By Advocate.com Editors
Originally published on Advocate.com October 16 2002 12:00 AM ET
A study by researchers at the Centers for Disease Control and Prevention shows that health care providers at HIV clinics do not consistently provide HIV prevention information or advice on when clinic clients should disclose their serostatus, Reuters Health reports. The researchers surveyed 839 HIV-positive patients, each of whom attended one of six public HIV clinics in California. About 30% of the respondents said no clinic staff members had discussed safer sex with them, and about half said the clinics did not advise them on when or how to reveal their serostatus to sex partners.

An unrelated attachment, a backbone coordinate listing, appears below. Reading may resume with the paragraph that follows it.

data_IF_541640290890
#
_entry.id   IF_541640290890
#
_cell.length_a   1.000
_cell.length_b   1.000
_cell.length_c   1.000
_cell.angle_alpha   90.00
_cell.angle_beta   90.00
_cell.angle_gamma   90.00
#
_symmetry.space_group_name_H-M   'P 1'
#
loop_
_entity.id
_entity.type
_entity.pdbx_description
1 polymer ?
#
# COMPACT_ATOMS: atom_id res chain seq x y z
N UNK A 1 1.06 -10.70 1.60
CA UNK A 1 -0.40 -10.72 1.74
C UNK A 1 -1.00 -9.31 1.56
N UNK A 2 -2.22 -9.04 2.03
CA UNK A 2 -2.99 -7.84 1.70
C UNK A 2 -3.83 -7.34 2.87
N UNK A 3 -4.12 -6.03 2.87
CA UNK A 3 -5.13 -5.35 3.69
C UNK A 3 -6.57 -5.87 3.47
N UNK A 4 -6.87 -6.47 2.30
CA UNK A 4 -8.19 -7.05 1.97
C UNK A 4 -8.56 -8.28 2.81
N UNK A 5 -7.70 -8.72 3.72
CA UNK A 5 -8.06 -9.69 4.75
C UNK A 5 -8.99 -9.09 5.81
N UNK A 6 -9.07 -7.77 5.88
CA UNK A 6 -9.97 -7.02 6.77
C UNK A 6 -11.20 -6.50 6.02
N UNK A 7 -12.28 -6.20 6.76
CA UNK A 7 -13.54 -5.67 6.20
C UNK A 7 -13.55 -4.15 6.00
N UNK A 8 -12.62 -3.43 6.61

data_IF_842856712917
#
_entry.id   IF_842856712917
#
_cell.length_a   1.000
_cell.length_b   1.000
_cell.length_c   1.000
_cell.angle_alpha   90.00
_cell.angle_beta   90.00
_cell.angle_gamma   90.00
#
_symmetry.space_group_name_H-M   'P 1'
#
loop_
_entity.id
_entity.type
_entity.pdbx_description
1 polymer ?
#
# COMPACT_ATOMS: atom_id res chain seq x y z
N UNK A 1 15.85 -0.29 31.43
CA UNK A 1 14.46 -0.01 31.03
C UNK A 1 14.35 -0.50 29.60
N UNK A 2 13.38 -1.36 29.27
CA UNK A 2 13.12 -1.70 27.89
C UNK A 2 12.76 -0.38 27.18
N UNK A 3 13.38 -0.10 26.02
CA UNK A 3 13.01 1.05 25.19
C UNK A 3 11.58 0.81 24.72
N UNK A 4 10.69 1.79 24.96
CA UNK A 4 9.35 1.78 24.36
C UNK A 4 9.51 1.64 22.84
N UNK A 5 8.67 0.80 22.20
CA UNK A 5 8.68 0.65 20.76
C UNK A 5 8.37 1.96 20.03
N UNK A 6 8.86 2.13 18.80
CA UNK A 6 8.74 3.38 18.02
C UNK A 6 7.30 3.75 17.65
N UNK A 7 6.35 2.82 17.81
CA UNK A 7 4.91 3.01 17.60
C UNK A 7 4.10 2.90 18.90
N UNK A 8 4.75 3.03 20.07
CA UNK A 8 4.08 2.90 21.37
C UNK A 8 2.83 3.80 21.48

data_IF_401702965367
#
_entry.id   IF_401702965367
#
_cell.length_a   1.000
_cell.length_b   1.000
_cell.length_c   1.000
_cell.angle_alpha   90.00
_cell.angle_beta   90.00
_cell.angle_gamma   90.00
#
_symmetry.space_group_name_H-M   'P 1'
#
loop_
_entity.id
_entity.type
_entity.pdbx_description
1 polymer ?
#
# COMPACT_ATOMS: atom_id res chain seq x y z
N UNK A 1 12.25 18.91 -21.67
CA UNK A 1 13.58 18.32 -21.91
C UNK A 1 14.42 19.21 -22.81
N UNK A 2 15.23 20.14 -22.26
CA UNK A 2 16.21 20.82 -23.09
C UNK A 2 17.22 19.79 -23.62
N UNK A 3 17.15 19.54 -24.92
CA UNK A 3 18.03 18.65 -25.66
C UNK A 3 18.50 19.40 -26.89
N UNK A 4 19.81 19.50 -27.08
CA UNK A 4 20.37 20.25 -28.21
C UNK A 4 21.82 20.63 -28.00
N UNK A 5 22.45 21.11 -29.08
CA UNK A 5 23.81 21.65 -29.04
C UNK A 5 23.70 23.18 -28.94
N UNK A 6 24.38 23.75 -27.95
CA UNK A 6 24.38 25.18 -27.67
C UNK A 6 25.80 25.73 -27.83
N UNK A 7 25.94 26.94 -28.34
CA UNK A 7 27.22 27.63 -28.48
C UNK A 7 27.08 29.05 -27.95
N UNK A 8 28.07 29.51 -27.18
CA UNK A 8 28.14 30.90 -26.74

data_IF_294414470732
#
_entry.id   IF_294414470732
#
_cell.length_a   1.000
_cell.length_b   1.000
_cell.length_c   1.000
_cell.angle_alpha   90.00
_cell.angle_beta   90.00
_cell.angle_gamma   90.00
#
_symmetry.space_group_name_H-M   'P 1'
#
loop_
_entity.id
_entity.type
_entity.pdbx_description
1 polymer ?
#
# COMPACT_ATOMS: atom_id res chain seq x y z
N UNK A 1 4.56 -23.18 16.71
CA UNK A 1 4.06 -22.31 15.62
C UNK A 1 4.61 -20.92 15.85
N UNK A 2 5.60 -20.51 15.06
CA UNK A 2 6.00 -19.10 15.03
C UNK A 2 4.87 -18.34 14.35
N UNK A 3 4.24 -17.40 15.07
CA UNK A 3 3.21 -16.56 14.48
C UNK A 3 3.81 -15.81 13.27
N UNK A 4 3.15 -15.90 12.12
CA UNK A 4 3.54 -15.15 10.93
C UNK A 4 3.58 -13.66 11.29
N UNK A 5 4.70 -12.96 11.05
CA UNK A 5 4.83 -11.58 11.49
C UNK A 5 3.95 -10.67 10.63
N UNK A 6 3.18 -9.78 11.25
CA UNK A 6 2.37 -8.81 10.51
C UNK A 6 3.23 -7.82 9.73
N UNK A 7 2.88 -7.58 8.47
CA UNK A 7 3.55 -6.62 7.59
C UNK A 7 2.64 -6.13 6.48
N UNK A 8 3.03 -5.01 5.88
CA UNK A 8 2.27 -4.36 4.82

The survey also showed that white clinic patients were less likely to receive HIV information than African-American and Latino clinic patients and that gay men were less likely to receive instruction than heterosexual men and women.
The researchers say the study could indicate that some health care providers mistakenly believe that gay men and whites are already better educated about safer sex and do not need additional instruction. Providers also may be uncomfortable talking about sex with gay clinic clients.
The full study appears in the journal AIDS.